Past Exhibition

Art and Concrete – Special ExhibitFrom October 24, 2018 to Febuary 2, 2019
Past Exhibition
Art and Concrete – Special Exhibit

Following and supplementing the exhibition Concrete Dreams we are presenting two artworks that conduct a dialogue with the tradition of Israeli construction and the associations it evokes - the daring and power embodied in construction with concrete.

Although concrete is an impenetrable rigid material, its vulnerability lies in its fragility. Like prefabricated construction, the works displayed here are modular, produced in different sized units, that join together as installations adapted for the specific space in the museum.

Concrete’s dry rigidity versus its risk of disintegration; memories of the historical vision of construction and development versus the reproduction and multiplicity of anonymous details; the regime of geometrical order that prevails in organising the works has the inherent risk of spreading uncontrollably – all these also impact on deep political strata of the Israeli experience.
Points of Separation – the work by David Goss – is composed of a series of abstract paintings that jointly construct a wall. The impenetrable appearance of the paintings, that reflect the designation of each wall, originates in technique. Goss paints with tempera, a mixture of pigment with egg yolk, a technique particularly prevalent in mediaeval Europe. Instead of pigment he mixes cement, and the different shades result from varying the proportions of egg, cement, water. The points are created free-hand and using differing rhythms, so each canvas has a slightly different appearance, returning it to the status of painting. If traditional painting represents reality outside the frame, and abstract art turns its back on reality to focus on the means of painting itself, then these works by David Goss are midway between the two. Both portray concrete walls and function as real ones, and are painted with material used to build walls.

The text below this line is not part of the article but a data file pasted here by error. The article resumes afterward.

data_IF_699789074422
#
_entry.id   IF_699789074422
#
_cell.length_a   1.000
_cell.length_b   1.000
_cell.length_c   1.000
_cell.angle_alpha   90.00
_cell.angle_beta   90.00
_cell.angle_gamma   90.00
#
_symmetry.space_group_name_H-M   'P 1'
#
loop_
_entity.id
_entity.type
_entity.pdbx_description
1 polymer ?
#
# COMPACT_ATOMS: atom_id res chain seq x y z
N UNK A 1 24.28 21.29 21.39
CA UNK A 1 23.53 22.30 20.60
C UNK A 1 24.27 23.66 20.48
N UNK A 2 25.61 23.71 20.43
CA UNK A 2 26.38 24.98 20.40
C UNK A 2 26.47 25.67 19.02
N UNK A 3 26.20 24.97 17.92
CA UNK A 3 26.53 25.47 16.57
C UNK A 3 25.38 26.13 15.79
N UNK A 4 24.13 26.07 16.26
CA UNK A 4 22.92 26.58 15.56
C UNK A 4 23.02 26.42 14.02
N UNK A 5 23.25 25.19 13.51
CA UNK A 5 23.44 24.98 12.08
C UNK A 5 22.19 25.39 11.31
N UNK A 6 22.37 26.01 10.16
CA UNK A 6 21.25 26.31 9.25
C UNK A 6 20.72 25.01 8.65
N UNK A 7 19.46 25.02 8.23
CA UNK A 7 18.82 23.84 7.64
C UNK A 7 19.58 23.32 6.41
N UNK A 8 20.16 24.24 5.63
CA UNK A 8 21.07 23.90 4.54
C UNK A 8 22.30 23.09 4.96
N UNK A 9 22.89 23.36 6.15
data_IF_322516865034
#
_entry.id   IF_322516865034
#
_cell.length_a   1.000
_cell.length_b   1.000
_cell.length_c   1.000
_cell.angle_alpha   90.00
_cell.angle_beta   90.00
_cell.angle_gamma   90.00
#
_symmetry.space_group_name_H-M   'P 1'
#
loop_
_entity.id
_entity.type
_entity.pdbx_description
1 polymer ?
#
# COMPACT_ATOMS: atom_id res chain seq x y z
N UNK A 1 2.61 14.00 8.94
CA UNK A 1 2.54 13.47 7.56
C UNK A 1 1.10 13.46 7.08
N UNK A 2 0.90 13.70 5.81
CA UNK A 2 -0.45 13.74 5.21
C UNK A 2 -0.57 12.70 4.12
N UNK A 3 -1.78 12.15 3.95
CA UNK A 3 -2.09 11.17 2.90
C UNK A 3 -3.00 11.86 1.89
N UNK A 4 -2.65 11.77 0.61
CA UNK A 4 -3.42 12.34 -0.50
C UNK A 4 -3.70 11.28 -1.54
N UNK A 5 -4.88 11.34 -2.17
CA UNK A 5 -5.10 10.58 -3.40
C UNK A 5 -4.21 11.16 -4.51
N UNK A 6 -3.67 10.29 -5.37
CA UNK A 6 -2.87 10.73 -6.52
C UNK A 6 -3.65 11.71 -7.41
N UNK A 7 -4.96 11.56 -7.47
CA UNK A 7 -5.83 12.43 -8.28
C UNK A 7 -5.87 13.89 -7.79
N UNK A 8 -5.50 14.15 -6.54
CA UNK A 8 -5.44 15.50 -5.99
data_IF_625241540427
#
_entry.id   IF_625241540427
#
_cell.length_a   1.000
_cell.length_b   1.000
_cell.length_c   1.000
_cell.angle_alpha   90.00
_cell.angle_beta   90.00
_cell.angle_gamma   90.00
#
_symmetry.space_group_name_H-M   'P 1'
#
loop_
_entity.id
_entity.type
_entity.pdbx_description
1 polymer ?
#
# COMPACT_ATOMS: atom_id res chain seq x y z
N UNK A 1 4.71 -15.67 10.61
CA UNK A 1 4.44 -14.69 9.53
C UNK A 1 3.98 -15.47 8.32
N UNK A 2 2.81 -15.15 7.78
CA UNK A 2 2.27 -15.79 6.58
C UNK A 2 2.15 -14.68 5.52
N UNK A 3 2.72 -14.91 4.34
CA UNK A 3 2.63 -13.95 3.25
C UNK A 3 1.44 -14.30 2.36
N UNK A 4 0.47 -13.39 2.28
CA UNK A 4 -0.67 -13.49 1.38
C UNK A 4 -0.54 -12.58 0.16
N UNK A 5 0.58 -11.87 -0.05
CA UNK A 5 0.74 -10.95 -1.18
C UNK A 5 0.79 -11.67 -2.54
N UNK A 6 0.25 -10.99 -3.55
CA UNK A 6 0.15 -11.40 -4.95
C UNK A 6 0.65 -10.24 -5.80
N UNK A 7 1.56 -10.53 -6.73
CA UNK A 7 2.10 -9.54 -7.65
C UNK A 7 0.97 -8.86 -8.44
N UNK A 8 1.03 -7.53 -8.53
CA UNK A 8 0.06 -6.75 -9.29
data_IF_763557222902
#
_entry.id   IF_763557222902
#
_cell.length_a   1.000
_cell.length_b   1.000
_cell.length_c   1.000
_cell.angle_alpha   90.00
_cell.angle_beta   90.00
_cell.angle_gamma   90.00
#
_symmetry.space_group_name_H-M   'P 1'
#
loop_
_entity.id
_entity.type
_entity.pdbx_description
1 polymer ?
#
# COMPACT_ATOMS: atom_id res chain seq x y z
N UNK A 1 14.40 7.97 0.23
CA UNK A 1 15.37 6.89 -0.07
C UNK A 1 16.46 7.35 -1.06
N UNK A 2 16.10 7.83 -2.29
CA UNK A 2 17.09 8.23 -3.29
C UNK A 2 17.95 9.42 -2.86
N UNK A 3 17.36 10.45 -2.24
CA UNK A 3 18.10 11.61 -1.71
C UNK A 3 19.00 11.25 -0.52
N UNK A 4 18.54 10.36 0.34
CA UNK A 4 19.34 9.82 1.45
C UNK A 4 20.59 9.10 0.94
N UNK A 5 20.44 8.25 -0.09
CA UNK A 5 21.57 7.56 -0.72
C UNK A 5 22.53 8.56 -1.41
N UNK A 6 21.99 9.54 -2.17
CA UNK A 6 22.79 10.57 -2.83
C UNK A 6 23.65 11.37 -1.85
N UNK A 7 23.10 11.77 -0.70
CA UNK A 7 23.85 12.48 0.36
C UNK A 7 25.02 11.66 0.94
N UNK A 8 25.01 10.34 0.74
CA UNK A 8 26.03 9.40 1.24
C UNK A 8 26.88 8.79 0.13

Haimi Fenichel’s installation, Preparations for End of Year Party, represents a slightly futuristic world that perhaps actually found in modern cities world-wide, and signifies the direction that existing cities are already taking. With its scores of skyscrapers, the contemporary urban landscape is spectacular. The scale – a sort of model observed from on high – inspires a sense of confidence and admiration. But immediately the question arises whether these buildings will have the same fate as disposable dishes, and if the economic power that signifies upward growth is constantly threatened by erosion from below. Fenichel’s works are characterised by reference to local architecture and the use of construction materials and industrial products which in themselves are mundane and devoid of beauty. At the same time, they display a delicate handling of details, which reveals their fragility and offers a fresh perspective on the processes of construction and destruction.


Curator: Dr. Dalia Manor
Assistant Curator: Nirit Dahan


David Goss
Haimi Fenichel


Be'er Sheva municipality
Ministry of Culture and Sport

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